I have watched several key scenes with both pairs, and I can fully understand the debate. Following is the final scene with both pairs. Choose carefully which one you watch first, because often the one we like best is the one we see first.

Pia and Uwe (forgive her the voice slip near the beginning; it happens):

Maya and Máté:

Seriously, Gänsehaut pur (pure goosebumps)! Sissi was assassinated in Genf by an Italian anarchist whose target was actually a different dignitary who changed his travel plans and didn't show up that day. He stabbed her in the heart with a small dagger, hence Death's passionate kiss at the end of the scene above. Sissi was anorexic and physically weak, depressed and lonely due in part to the death of her son nine years earlier, and had she known Death was coming that day, she probably wouldn't have minded. That is the scene in the clips above and my brief explanation for why she approaches Death somewhat hesitantly but mostly with relief. Throughout the musical Death has accompanied her and watched her, has sung and danced with her, and reminded her that she will be his and only his in the end, which is, in fact, true for us all.

For me, one version shows Death as he probably is - cold, emotionless, pale as a dead fish. It's a brilliant theatrical depiction. The other shows Death as I hope he is when it's my turn to meet him, and I just melt watching them. The way he looks at her...sigh. Interestingly, both Deaths have great hair, don't you think?

So...what do you think? Which pair do you prefer?

Although the text is far better in German, here is my loose and unrhymed translation for those who are curious what they're singing to each other:

Der Schleier fällt (The Veil falls)

  The veil falls (or slips away)
  Step out of the shadows.
  I have yearned for you so.
  Don't keep me waiting.

  Turn the night into dawn.
  Let me be freed and safe.
  Erase my memories
  and give my spirit a place to rest.

  Let the world collapse.

  I want to drown with you in nothingness
  to rise again with you as fire
  and vanish into eternity.

  I laughed, I cried,
  was dejected and hoped anew.
  But no matter what I did,
  I stayed true to myself.

  The world will try in vain to find
  the meaning of my/your life.

  Because I belong only to myself!
  Because you belong only to me!

For a last treat, this is part of a Helene Fischer show that was aired a few years ago in which you hear the most well-known song from the musical ("Ich gehör nur mir" / "I belong only to myself") sung in the seven different languages in which the musical has been performed, by leads who have played the part. The last singer is the hostess, Helene Fischer, a popular deutsche Schlager singer.

The languages are: German, Hungarian, Japanese, Finnish, Korean, Dutch, Swedish, and German again.

Sissi's sepulcher to the left of the Kaiser's
their son Rudolf lies to the right
Kapuzinergruft, Wien/Vienna

Sunday, September 6, 2015

Sisterhood of the World, part deux

One of my favorite bloggers, Bevchen, recently nominated me for the Sisterhood of the World Blogger Award, which means I will receive a ton of money for being a really good writer. Hehe...just kidding. It's definitely more fun than that. I appreciate the nomination, Bev!

I was nominated earlier this year, and you can read that post here. Honestly, I find these posts (written by others!) interesting and fun to read, thought-provoking when I have to think of my answers, and agonizing when it's time to come up with questions to ask others.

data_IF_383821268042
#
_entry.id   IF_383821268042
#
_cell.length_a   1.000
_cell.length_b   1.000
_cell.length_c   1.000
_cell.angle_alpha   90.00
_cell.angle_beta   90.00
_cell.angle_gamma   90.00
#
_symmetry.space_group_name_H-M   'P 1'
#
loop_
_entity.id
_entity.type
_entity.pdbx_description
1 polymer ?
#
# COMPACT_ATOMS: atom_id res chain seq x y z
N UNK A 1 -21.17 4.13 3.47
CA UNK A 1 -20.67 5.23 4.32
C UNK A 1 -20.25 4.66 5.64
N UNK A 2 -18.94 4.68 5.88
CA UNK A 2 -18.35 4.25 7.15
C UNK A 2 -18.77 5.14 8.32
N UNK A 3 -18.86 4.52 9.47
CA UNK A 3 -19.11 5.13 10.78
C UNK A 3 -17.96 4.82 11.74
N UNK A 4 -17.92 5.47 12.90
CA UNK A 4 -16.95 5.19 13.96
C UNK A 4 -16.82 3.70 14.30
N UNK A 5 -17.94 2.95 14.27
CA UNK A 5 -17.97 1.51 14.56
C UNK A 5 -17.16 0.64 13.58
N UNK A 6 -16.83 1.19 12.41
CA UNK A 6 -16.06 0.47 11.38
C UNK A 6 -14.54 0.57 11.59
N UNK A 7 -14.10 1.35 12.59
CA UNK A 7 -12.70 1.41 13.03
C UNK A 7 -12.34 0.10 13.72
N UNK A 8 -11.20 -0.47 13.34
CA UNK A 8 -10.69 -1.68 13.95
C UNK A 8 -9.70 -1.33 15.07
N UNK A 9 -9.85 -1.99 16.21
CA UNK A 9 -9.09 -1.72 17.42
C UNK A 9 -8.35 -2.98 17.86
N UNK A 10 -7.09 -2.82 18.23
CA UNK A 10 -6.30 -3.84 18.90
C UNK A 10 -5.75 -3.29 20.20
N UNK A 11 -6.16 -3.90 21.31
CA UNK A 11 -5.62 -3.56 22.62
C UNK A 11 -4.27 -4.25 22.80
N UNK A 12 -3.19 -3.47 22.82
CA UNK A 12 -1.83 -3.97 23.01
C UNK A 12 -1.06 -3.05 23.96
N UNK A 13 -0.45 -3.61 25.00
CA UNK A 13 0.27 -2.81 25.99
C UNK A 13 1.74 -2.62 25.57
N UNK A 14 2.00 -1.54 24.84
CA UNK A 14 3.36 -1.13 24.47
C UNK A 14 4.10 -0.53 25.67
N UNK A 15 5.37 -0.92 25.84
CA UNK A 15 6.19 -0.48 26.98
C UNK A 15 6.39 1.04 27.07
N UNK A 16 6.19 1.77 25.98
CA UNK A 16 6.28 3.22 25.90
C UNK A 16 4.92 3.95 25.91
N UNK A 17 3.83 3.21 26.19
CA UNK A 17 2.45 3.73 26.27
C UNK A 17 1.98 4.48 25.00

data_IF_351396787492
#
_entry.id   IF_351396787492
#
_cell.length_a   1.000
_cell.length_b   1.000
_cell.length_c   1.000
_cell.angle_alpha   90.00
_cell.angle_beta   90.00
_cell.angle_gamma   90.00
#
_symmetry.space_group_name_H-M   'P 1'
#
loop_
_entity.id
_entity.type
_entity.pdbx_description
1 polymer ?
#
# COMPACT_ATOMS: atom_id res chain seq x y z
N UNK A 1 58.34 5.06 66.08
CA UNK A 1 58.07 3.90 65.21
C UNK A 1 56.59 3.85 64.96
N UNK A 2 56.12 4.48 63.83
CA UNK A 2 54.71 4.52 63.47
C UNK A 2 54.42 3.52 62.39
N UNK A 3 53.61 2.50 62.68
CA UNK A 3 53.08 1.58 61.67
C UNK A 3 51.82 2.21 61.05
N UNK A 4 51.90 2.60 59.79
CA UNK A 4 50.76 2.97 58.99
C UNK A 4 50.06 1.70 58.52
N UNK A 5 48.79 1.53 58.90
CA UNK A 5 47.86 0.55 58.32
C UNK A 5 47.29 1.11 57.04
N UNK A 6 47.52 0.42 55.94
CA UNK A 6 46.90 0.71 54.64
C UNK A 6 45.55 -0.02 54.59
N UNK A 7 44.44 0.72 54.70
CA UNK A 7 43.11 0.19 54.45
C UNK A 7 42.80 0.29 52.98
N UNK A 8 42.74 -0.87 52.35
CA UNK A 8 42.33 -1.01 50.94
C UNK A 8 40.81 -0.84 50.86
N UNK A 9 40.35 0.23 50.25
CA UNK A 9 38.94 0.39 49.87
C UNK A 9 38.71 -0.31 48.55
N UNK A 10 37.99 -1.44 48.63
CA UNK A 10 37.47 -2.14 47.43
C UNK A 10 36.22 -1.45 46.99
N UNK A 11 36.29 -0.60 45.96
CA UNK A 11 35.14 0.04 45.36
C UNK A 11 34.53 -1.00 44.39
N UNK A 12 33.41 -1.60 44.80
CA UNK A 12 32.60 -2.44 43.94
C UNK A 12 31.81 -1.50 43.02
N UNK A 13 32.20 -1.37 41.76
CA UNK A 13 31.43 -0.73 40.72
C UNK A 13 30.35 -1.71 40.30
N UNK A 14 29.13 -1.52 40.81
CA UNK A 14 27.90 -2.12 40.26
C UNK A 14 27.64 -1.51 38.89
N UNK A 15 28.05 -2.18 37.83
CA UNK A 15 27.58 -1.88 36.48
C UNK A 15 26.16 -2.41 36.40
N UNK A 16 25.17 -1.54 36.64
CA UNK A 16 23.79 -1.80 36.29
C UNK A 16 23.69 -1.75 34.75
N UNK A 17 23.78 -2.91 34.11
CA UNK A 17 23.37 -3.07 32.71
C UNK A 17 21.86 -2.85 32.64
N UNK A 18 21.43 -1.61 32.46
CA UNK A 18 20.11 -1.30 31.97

So here we go.

Bev's questions and my answers:

Why did you start your blog?

I started it because I thought friends and family back in the U.S. might be interested in how different life is here in southern Germany and what I'm up to since we're not often together anymore. My parents and my daughter still read it pretty regularly. By now, though, I think most who find my blog worth reading are other expats and some neighbors and friends here in Germany, who have told me they enjoy reading about their home from the point-of-view of someone who didn't grow up here.

What is the best food you've ever tried while traveling?

Lamb chops in Scotland - specifically on the Isle of Mull at the Glengorm Coffee Shop after a day of strolling through sheep fields in June and watching gorgeous little lambs dashing about and calling for their mums when they got separated. I realize that sounds a bit twisted to non-meat-eaters, and no, I would not want to be involved with slaughtering lambs or anything else. But those chops were so delicious.
"Hamish! Don't just stand there staring at those 2-legged beasts.
For the love of mercy, RUN!"

If you could have a second home, where would it be and why?

I have one (besides my home town, of course, at my parents' home) - Esslingen, Germany, and specifically my Schwiegermutter's flat. My host mom from my high school exchange experience also lives in Esslingen, and she is family to me, as well.

If you were a ghost, which place would you haunt?

Oh dear. My original answer to this question back-fired on me. I woke up early in the morning thinking about the concept of haunting someone or somewhere, and I got freaked out! While I think a cool super power would be to become someone's conscience and prevent him or her from doing wrong, I'd be a terrible ghost; I'd rather sleep at night. :-)

Have you ever planned a trip just because a book/film was set there?

I adore this question because I have such a trip planned! My all-time favorite writer from my childhood is Albert Payson Terhune, who wrote brilliant stories about collies. His home, where he bred and raised his dogs, is in Pompton Lakes, New Jersey (USA). My daughter recently moved to Philadelphia, and Pompton Lakes is only about 2 hours from there. When I visit her we will go to Pompton Lakes. And from there we'll probably head south to Chincoteague Island, Virginia, the setting of many stories written by my other favorite childhood writer, Marguerite Henry. I've been dreaming of visiting these places since I was 10.